Cultural Implications of the HIV/AIDS Epidemic and the Need to Preserve Our Oral Traditions*

HIV/AIDS is the most serious health problem in Uganda today and the leading cause of death for adults. About 1.5 million people are estimated to be infected with the HIV virus (Uganda AIDS Commission Secretariat, Uganda National Operational Plan for HIV/AIDS/STD Prevention, Care and Support 1994-1998). Nearly 80% of those infected are between the ages of 15 and 45. Statistics reveal that sixteen African countries south of the Sahara have more than one-tenth of the adult population aged 15-49 infected with HIV.

Oral traditions refer to that knowledge which is transmitted orally over several generations in a given society. They may be in the form of riddles, songs, proverbs, legends, folktales and recitations, which constitute the intangible heritage. These traditions are a means of teaching societal values and beliefs, and are, therefore, integral to the culture of a particular society.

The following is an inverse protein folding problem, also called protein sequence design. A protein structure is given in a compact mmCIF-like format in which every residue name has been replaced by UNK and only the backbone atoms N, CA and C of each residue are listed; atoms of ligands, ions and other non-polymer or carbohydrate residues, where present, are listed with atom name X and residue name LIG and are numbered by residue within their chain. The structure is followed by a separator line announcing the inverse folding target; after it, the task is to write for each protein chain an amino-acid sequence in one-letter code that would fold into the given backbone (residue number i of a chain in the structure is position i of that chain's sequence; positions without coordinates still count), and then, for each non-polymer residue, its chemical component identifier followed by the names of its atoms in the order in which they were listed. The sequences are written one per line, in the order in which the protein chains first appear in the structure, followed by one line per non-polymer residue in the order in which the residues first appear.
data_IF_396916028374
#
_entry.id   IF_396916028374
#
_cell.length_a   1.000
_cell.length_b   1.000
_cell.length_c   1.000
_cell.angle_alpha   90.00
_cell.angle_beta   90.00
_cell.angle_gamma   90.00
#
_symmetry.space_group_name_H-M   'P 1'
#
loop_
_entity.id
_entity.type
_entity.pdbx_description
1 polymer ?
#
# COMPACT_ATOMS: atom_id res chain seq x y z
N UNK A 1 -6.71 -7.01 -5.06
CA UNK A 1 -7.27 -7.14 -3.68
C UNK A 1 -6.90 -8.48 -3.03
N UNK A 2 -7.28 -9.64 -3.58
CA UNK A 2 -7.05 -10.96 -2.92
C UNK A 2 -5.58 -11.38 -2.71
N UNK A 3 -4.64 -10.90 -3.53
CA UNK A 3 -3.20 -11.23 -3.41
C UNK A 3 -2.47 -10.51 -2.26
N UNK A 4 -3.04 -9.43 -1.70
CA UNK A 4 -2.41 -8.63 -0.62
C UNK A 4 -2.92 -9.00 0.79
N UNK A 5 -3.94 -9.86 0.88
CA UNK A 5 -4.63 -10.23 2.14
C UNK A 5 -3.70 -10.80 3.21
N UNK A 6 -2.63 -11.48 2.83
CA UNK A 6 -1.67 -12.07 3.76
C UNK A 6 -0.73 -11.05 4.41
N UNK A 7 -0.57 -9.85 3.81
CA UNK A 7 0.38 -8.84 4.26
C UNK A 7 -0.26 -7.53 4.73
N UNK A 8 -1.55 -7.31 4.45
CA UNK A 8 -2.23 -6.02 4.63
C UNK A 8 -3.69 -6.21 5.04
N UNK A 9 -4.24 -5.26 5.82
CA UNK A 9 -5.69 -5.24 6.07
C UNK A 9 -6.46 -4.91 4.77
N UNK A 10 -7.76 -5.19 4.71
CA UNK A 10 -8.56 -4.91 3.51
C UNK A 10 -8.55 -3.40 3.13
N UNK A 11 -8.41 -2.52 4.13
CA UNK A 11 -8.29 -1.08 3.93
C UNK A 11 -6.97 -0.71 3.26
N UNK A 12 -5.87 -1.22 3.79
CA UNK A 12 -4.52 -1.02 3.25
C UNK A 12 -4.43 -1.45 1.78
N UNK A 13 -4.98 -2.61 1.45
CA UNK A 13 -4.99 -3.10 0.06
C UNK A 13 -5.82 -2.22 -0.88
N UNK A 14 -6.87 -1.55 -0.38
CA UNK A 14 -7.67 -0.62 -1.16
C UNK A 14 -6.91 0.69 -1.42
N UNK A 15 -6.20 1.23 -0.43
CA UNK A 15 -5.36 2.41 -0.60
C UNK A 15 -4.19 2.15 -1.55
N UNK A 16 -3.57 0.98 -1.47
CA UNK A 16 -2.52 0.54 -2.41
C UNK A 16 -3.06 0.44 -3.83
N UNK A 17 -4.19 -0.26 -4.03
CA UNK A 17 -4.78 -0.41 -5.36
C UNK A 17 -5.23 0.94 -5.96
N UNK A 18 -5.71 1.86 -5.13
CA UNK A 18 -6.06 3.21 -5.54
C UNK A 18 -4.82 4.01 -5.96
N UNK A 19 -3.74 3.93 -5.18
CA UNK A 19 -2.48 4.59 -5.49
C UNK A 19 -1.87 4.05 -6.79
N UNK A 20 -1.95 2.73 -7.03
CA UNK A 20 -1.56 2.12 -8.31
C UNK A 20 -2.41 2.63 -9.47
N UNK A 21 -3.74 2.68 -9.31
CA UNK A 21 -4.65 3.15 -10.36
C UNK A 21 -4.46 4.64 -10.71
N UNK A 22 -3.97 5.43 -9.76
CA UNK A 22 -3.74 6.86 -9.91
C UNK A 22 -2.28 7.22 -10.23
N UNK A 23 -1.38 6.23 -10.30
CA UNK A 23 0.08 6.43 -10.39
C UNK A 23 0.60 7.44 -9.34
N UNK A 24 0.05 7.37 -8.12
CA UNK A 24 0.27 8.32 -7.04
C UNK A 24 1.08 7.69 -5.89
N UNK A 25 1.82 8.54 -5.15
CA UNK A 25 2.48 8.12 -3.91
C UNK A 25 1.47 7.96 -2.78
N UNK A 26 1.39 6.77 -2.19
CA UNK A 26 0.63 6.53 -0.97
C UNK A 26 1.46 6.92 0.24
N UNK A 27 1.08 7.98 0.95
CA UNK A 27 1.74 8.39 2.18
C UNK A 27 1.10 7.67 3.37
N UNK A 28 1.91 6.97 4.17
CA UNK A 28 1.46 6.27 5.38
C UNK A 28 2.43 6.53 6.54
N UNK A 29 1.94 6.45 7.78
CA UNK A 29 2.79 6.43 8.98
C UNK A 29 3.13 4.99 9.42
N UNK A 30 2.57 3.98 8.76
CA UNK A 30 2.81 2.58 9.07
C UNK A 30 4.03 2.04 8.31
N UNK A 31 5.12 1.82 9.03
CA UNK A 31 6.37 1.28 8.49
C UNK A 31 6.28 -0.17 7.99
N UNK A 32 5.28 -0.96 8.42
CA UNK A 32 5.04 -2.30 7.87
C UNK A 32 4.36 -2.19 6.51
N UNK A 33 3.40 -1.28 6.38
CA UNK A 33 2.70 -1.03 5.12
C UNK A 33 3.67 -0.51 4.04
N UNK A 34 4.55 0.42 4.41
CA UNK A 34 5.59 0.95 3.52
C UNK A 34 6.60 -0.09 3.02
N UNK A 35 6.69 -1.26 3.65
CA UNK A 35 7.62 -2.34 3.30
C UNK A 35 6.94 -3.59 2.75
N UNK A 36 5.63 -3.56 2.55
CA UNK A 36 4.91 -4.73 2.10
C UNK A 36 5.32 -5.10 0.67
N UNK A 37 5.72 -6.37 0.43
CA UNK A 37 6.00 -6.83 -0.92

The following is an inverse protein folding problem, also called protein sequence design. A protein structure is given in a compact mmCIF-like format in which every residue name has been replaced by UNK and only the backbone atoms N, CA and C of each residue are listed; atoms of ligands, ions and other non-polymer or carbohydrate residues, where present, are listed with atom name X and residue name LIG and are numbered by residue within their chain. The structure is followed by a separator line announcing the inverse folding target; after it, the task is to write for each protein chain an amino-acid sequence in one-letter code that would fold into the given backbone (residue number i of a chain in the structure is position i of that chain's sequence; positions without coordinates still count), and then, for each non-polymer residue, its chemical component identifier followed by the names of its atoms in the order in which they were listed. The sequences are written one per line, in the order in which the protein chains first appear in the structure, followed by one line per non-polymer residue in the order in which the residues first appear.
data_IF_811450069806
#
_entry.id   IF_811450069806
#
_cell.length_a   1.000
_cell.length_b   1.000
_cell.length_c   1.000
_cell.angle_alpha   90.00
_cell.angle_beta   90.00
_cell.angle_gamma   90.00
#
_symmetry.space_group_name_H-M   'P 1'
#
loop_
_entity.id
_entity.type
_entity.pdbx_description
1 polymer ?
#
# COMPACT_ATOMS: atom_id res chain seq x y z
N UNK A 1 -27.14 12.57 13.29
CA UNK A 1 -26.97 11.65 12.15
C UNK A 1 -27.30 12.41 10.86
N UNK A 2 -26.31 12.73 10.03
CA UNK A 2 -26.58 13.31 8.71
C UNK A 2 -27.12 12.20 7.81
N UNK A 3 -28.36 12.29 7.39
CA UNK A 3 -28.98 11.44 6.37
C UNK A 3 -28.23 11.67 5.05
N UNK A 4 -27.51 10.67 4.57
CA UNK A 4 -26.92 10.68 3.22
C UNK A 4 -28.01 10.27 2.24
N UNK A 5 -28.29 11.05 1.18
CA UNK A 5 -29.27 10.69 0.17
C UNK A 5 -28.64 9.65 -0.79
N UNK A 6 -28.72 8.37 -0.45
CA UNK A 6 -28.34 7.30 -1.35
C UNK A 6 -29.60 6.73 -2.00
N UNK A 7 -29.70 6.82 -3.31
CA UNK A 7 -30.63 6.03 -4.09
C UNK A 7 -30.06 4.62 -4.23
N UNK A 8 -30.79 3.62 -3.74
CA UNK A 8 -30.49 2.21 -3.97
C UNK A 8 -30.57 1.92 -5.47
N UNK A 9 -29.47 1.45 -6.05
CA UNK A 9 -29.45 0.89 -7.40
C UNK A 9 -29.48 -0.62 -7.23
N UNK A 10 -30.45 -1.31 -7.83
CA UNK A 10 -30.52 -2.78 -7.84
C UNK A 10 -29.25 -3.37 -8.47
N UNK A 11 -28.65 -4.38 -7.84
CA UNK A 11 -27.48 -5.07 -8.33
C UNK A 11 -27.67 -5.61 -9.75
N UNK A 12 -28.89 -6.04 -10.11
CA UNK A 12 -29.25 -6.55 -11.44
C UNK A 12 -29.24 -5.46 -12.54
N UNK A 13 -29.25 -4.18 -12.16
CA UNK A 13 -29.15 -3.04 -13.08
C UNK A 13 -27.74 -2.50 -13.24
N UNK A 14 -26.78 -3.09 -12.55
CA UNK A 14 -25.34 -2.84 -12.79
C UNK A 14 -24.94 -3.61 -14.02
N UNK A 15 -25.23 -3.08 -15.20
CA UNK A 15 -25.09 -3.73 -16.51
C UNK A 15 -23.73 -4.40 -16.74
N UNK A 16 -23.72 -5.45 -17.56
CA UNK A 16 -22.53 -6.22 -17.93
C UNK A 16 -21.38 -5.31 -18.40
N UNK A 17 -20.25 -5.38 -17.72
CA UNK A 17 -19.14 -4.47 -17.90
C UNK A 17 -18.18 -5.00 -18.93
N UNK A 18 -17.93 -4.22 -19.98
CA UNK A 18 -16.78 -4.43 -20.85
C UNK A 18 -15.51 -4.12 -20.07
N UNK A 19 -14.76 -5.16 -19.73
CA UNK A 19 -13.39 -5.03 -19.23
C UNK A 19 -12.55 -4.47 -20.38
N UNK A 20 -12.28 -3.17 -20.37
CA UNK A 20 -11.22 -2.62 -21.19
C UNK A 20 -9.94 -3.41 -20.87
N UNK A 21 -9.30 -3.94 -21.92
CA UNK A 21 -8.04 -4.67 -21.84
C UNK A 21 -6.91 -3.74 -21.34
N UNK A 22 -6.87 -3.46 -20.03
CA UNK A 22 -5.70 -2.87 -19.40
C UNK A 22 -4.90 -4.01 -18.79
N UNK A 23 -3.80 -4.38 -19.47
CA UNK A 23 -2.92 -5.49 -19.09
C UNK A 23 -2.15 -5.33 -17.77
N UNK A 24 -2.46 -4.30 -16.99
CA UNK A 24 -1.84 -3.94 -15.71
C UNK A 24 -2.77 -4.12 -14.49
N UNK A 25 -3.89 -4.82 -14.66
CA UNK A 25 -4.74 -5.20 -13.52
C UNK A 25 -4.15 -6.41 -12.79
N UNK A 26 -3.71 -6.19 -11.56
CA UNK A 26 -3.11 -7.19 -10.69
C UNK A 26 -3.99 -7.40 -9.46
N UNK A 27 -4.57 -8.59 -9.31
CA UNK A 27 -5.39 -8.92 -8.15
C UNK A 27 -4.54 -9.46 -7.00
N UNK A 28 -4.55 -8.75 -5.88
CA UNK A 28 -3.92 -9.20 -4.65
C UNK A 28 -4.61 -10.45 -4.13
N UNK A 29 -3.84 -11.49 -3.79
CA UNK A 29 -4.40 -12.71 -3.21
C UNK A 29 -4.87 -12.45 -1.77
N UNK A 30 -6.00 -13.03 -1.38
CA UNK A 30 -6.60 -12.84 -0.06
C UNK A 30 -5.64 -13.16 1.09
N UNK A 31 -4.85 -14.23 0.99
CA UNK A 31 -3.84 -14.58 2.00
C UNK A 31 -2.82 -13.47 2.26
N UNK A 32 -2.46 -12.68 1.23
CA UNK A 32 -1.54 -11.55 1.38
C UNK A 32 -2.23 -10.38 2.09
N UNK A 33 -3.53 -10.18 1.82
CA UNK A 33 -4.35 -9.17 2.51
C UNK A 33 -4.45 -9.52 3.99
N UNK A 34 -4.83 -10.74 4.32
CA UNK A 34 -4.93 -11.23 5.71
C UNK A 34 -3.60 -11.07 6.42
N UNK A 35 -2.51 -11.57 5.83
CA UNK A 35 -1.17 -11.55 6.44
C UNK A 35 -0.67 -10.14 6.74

Clearly, culture is transmitted from generation to generation. In the case of Uganda, it is not so much the generation that possesses oral traditions that is endangered. Rather it is the generation onto whom the elderly would pass the information that is at risk. With this endangered generation (15-45 year olds), a generation gap is created that poses a future threat. In other words, this endangered generation is getting wiped out and this causes a discontinuity in the transmission of their societies' traditions to later generations.

Cultural implications

The consequences of the HIV/AIDS epidemic have touched every facet of the Ugandan culture. Cultural problems directly related to the virus include:
  • the loss of oral traditions and indigenous histories;
  • decline in customs and socially accepted practices, such as wife sharing, widow inheritance, polygamy and circumcision rituals;
  • the breakdown of traditional and kinship structures;
  • fragmentation of societal values that included an ideological belief in the fecundity of life;
  • the loss of many of Uganda's storytellers, traditional healers, scholars, artists, musicians and dancers has had an immediate impact on the cultural life of the country;